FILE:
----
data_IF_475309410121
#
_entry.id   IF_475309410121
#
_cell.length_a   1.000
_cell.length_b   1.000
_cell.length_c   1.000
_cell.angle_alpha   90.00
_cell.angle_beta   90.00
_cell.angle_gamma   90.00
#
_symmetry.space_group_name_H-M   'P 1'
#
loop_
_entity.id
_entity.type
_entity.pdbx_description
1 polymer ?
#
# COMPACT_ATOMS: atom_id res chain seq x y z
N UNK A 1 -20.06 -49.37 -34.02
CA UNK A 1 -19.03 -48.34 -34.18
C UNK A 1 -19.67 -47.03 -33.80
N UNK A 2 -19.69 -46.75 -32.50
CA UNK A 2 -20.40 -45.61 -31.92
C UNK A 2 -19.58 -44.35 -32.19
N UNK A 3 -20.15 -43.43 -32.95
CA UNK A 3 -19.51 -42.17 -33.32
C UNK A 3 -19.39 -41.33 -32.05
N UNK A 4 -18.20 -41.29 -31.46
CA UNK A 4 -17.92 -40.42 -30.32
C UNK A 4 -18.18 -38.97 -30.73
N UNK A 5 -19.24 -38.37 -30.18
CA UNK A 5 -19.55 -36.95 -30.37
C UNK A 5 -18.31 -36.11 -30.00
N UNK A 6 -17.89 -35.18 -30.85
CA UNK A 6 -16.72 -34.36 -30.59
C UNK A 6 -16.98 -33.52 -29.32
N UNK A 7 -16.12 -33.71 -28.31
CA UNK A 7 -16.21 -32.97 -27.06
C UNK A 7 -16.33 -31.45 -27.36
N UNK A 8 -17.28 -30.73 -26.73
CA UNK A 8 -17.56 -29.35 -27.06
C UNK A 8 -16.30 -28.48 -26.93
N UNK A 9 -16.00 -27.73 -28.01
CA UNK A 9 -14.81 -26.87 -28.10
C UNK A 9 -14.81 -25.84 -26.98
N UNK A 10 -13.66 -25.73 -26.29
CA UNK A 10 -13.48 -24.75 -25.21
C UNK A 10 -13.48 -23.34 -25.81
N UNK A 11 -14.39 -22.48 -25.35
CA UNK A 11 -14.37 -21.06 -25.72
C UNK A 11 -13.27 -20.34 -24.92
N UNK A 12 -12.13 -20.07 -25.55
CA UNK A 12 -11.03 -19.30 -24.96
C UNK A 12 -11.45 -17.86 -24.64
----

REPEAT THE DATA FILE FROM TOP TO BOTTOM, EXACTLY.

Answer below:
data_IF_475309410121
#
_entry.id   IF_475309410121
#
_cell.length_a   1.000
_cell.length_b   1.000
_cell.length_c   1.000
_cell.angle_alpha   90.00
_cell.angle_beta   90.00
_cell.angle_gamma   90.00
#
_symmetry.space_group_name_H-M   'P 1'
#
loop_
_entity.id
_entity.type
_entity.pdbx_description
1 polymer ?
#
# COMPACT_ATOMS: atom_id res chain seq x y z
N UNK A 1 -20.06 -49.37 -34.02
CA UNK A 1 -19.03 -48.34 -34.18
C UNK A 1 -19.67 -47.03 -33.80
N UNK A 2 -19.69 -46.75 -32.50
CA UNK A 2 -20.40 -45.61 -31.92
C UNK A 2 -19.58 -44.35 -32.19
N UNK A 3 -20.15 -43.43 -32.95
CA UNK A 3 -19.51 -42.17 -33.32
C UNK A 3 -19.39 -41.33 -32.05
N UNK A 4 -18.20 -41.29 -31.46
CA UNK A 4 -17.92 -40.42 -30.32
C UNK A 4 -18.18 -38.97 -30.73
N UNK A 5 -19.24 -38.37 -30.18
CA UNK A 5 -19.55 -36.95 -30.37
C UNK A 5 -18.31 -36.11 -30.00
N UNK A 6 -17.89 -35.18 -30.85
CA UNK A 6 -16.72 -34.36 -30.59
C UNK A 6 -16.98 -33.52 -29.32
N UNK A 7 -16.12 -33.71 -28.31
CA UNK A 7 -16.21 -32.97 -27.06
C UNK A 7 -16.33 -31.45 -27.36
N UNK A 8 -17.28 -30.73 -26.73
CA UNK A 8 -17.56 -29.35 -27.06
C UNK A 8 -16.30 -28.48 -26.93
N UNK A 9 -16.00 -27.73 -28.01
CA UNK A 9 -14.81 -26.87 -28.10
C UNK A 9 -14.81 -25.84 -26.98
N UNK A 10 -13.66 -25.73 -26.29
CA UNK A 10 -13.48 -24.75 -25.21
C UNK A 10 -13.48 -23.34 -25.81
N UNK A 11 -14.39 -22.48 -25.35
CA UNK A 11 -14.37 -21.06 -25.72
C UNK A 11 -13.27 -20.34 -24.92
N UNK A 12 -12.13 -20.07 -25.55
CA UNK A 12 -11.03 -19.30 -24.96
C UNK A 12 -11.45 -17.86 -24.64